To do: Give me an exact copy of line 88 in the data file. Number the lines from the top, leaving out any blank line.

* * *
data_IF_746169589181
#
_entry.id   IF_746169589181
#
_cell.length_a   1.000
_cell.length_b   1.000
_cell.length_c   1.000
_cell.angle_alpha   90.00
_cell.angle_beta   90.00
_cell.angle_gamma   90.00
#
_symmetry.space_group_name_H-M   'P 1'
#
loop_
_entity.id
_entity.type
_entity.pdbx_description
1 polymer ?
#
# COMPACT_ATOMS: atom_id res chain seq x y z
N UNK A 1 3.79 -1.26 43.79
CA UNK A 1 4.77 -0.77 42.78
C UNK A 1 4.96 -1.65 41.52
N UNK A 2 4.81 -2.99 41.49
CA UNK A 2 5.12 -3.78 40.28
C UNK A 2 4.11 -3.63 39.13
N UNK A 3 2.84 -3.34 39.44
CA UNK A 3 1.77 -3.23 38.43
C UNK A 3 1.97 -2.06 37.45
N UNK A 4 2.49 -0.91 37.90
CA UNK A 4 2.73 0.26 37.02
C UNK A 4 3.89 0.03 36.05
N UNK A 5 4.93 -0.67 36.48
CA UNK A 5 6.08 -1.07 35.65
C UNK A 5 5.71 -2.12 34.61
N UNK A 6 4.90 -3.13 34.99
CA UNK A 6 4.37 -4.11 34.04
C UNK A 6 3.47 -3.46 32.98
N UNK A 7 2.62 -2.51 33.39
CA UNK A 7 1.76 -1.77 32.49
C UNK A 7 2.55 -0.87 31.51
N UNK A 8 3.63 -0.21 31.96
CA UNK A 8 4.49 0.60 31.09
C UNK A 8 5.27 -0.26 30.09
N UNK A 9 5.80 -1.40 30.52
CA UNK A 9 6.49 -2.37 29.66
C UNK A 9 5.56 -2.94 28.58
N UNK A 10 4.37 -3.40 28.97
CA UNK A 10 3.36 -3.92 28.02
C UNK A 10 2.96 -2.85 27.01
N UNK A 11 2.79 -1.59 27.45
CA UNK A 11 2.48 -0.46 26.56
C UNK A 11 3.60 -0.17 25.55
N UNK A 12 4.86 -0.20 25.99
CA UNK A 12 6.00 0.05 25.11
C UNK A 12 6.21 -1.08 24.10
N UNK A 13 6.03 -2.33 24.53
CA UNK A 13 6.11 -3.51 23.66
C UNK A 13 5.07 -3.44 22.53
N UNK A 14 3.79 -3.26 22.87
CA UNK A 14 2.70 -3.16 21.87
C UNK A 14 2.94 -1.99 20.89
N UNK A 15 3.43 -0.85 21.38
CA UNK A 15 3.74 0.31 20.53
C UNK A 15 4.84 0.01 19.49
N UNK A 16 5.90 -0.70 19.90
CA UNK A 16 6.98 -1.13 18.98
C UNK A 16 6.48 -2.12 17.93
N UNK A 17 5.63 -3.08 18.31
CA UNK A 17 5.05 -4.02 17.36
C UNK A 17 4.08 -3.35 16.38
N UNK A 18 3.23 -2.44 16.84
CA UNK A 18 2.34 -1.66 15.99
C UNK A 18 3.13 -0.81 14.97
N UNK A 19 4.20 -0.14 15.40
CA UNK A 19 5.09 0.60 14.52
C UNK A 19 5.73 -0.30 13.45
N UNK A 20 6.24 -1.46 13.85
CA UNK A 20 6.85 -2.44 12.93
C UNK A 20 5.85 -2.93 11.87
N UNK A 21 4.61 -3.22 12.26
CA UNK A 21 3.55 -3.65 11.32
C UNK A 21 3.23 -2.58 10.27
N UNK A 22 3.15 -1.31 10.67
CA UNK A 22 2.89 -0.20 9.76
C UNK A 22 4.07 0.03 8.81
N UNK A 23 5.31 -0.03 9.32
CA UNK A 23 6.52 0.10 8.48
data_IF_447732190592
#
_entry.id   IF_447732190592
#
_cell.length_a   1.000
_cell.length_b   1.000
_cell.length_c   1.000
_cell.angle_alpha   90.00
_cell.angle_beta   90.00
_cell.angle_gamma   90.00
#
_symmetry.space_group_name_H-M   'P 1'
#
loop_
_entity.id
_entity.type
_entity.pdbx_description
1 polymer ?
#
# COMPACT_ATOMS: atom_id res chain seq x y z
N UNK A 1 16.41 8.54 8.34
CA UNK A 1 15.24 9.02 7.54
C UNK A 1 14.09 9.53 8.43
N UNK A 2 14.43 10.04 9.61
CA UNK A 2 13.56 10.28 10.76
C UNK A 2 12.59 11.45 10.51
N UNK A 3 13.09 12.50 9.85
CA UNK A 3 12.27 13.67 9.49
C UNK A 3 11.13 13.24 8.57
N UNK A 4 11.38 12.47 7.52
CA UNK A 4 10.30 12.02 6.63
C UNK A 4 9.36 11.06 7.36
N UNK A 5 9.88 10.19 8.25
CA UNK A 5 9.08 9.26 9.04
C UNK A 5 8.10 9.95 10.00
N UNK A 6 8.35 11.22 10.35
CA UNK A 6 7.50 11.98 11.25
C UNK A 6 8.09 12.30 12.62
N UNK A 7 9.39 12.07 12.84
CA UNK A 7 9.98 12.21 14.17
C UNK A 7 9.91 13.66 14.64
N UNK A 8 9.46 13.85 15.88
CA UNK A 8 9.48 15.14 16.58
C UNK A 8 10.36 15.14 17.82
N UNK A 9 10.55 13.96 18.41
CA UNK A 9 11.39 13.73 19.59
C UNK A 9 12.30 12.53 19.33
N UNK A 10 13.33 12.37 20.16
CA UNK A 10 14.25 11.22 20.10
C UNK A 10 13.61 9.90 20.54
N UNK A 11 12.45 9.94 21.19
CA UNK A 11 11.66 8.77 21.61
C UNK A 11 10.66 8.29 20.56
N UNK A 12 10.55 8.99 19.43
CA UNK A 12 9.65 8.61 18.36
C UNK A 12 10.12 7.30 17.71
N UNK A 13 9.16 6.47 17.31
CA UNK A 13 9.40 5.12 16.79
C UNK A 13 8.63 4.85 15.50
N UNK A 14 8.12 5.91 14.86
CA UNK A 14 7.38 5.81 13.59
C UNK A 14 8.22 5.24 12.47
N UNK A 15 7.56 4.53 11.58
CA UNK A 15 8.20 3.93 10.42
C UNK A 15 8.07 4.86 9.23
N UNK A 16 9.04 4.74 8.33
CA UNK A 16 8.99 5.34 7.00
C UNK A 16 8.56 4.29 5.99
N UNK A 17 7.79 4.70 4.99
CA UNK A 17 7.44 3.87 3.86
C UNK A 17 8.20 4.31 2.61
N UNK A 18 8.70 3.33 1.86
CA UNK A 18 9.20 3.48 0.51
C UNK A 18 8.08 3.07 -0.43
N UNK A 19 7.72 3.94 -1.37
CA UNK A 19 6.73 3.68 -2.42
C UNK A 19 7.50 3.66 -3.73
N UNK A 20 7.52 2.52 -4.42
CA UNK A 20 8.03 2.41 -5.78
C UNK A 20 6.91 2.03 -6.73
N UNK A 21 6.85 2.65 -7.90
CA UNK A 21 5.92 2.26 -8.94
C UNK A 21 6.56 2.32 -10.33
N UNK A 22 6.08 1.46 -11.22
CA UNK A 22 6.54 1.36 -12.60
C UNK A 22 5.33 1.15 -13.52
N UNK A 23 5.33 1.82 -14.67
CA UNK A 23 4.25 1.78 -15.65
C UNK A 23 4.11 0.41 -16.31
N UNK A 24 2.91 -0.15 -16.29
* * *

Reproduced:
CA UNK A 23 6.52 0.10 8.48